शत हस्त समोहरा सहस्त्र हस्त संकिरा 

Hinduism sounds a word of caution also that whenever limits of Dharma are crossed in pursuits of these objectives, disastrous consequences are bound to follow, and therefore, over indulgence in everything is bad. 


Kama is satisfaction of sensuous and sexual desires. It includes satisfaction of genuine human aesthetic desires such as enjoyment through art, music, savory food, sports, conjugal love, filial affections, clothes, and jewelry. Pleasures are necessary to add purpose and zest to life. In Hinduism desires are not to be suppressed, but must be satisfied in a controlled fashion, within the constraints of Dharma.

Freedom from sensual desires and passion is necessary for attaining total satisfaction. But there must be proper coordination of Dharma, Artha, and Kama. For any reasons if coordination is not possible then it will be wiser to abandon first Kama, since people with meager resources can also live fully contented life. Many times, after the death of spouse, even resourceful persons do not seek another spouse simply for the reason to discharge obligations towards off springs. They live a happy and contented life. Thus under no circumstances Dharma is to be abandoned.


Moksha is the ultimate state of total contentment and satisfaction, when no desires are left unsatisfied. No efforts are required for this. The state of Moksha is the ultimate result of individual’s thoughts, dealings and actions in life. Attainment of Moksha certifies a successful life. Only few lucky people reach this state in life time. Most often people end up chasing only the first three goals and deviate from Dharma. By and large atheists, pessimists, discontented, jealous, cruel, diseased, sensual, edicts, measure-less and practicing unnatural life style cannot attain Moksha.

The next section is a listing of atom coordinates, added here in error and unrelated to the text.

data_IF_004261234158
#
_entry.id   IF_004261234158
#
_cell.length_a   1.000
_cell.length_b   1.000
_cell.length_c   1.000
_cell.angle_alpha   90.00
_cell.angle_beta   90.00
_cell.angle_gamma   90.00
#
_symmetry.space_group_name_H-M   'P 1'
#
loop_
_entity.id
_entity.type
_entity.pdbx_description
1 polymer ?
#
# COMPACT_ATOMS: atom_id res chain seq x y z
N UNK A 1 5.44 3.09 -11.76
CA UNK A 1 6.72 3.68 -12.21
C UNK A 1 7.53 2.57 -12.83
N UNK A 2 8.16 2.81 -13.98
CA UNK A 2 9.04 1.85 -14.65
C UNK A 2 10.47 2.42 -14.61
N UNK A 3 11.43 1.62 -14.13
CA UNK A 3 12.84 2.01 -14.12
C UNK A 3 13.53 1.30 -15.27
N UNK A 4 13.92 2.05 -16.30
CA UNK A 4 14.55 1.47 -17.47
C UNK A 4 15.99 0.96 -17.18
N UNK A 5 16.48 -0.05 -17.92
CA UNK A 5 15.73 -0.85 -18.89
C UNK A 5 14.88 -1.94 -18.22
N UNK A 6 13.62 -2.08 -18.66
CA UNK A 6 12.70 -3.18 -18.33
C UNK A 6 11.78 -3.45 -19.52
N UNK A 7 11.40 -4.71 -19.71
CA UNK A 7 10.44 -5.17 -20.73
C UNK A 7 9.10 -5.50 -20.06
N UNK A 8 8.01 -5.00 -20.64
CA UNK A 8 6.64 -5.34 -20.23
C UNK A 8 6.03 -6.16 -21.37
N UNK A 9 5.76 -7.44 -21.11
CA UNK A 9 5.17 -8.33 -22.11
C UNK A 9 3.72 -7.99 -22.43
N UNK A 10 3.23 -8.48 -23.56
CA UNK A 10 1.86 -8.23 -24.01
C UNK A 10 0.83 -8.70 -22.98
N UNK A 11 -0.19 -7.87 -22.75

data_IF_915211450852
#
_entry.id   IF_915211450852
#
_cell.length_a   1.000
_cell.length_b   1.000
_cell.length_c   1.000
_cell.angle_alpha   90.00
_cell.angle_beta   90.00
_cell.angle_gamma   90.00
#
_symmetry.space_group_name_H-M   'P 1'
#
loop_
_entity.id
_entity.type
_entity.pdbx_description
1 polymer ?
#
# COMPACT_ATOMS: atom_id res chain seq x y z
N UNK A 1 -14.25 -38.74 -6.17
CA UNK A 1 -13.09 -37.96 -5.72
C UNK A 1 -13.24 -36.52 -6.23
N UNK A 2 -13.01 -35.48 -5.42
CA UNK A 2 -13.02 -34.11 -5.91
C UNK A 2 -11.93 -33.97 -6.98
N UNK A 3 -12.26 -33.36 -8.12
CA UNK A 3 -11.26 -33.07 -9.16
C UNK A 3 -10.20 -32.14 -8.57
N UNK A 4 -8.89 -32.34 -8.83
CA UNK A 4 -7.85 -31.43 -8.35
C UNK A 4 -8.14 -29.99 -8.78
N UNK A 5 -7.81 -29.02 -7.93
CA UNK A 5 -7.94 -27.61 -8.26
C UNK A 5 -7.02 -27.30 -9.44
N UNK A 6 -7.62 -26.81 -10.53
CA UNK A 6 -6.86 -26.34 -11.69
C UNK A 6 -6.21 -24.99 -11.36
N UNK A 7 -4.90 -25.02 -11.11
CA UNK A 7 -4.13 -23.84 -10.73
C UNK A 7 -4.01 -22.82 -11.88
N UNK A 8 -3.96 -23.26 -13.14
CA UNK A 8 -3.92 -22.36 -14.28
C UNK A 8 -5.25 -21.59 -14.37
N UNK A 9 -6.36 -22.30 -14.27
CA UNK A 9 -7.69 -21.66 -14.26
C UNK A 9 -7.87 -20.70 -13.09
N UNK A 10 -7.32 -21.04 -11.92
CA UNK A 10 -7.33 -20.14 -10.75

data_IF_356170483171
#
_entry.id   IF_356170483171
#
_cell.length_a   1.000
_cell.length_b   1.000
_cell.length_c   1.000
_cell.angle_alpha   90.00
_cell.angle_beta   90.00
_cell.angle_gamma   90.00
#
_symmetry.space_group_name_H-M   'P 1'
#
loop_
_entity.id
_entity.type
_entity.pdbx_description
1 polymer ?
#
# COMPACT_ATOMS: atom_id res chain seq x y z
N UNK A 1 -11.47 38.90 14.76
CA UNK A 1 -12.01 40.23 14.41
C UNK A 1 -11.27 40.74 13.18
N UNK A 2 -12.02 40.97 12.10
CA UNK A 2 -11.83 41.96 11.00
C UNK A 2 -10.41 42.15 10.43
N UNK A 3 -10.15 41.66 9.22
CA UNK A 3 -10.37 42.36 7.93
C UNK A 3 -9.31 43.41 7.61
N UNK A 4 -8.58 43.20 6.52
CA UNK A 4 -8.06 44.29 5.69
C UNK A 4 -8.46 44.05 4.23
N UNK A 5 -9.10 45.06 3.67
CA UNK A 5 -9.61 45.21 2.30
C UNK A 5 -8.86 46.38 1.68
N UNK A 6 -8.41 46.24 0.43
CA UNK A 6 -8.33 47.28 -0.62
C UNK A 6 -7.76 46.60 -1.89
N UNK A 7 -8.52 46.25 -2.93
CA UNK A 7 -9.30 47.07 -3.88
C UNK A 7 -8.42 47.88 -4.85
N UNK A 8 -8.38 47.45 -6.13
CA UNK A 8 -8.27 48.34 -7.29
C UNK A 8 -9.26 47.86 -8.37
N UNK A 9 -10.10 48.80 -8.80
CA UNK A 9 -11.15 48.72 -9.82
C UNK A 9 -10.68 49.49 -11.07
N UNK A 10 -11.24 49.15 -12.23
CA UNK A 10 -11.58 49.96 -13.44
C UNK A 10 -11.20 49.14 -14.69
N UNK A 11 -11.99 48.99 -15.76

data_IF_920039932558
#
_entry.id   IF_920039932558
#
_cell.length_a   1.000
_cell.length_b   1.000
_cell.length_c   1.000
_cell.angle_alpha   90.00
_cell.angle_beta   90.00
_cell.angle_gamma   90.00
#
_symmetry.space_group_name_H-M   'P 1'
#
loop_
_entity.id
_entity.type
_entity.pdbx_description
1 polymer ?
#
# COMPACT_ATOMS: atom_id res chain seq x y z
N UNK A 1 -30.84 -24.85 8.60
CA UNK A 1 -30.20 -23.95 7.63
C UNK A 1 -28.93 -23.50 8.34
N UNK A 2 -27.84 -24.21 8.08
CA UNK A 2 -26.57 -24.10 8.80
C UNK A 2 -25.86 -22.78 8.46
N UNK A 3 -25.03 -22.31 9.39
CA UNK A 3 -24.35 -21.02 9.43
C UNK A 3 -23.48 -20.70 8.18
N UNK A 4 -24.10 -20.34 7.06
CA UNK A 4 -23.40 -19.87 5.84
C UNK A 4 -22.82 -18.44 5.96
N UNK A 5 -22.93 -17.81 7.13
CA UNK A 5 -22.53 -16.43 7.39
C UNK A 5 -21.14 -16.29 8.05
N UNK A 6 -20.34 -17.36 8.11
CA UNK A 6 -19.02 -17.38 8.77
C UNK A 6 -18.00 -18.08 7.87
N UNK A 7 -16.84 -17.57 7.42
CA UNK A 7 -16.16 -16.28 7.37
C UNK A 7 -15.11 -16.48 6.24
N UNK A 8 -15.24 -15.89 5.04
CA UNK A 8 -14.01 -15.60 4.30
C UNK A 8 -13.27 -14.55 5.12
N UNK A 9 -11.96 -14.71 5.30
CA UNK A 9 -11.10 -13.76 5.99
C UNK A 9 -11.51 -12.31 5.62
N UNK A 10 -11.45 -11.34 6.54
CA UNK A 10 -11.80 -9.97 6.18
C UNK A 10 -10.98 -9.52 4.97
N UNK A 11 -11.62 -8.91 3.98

Balanced Approach

It is pertinent to state that Dharma, Artha, and Kama are to be pursued through individual efforts. Service, charity, and enjoyment at the expense of others seldom brought peace to anyone. On the contrary it often resulted in disgrace.

Excess of everything is bad and it applied to goals also. Unfortunately most of the people remain in the pursuit of Artha and Kama all through their life and instead of Moksha they end up in frustration and ignominy.

A person is always guided by his inner personality, to set the proportion of above said ingredients to work out a personal menu of his goals, but the duty towards others should never be crossed. Pursing Artha and Kama without observance of Dharma is sin and crime leading to disastrous consequences.  Dharma (discharging own duties under every circumstances) alone is capable to lead a person to Moksha (total satisfaction in life). Artha and Kama are to be pursued within limits of the environment where the individual resides.

It is noteworthy that almost all the ascetics and Rishies had lived a happy life with families even while they lived at their Ashrams in the forest. They never indulged in escapism. The gods and goddesses are always viewed in happy state with their spouse and have plenty of resources. Hinduism is neither puritan in nature nor practicing any moral policing. It offers a practical approach to life for the betterment of the individual as well as society where he lives in.

Chand K Sharma

(Next: Splashes – 20 / 72 – Stages in Human Life)


Comments on: "Splashes – 19/ 72- Goals in Individual Life" (1)

  1. Karur Murthy said:

    This is a very nice article beautifully written. Every person on this planet should read.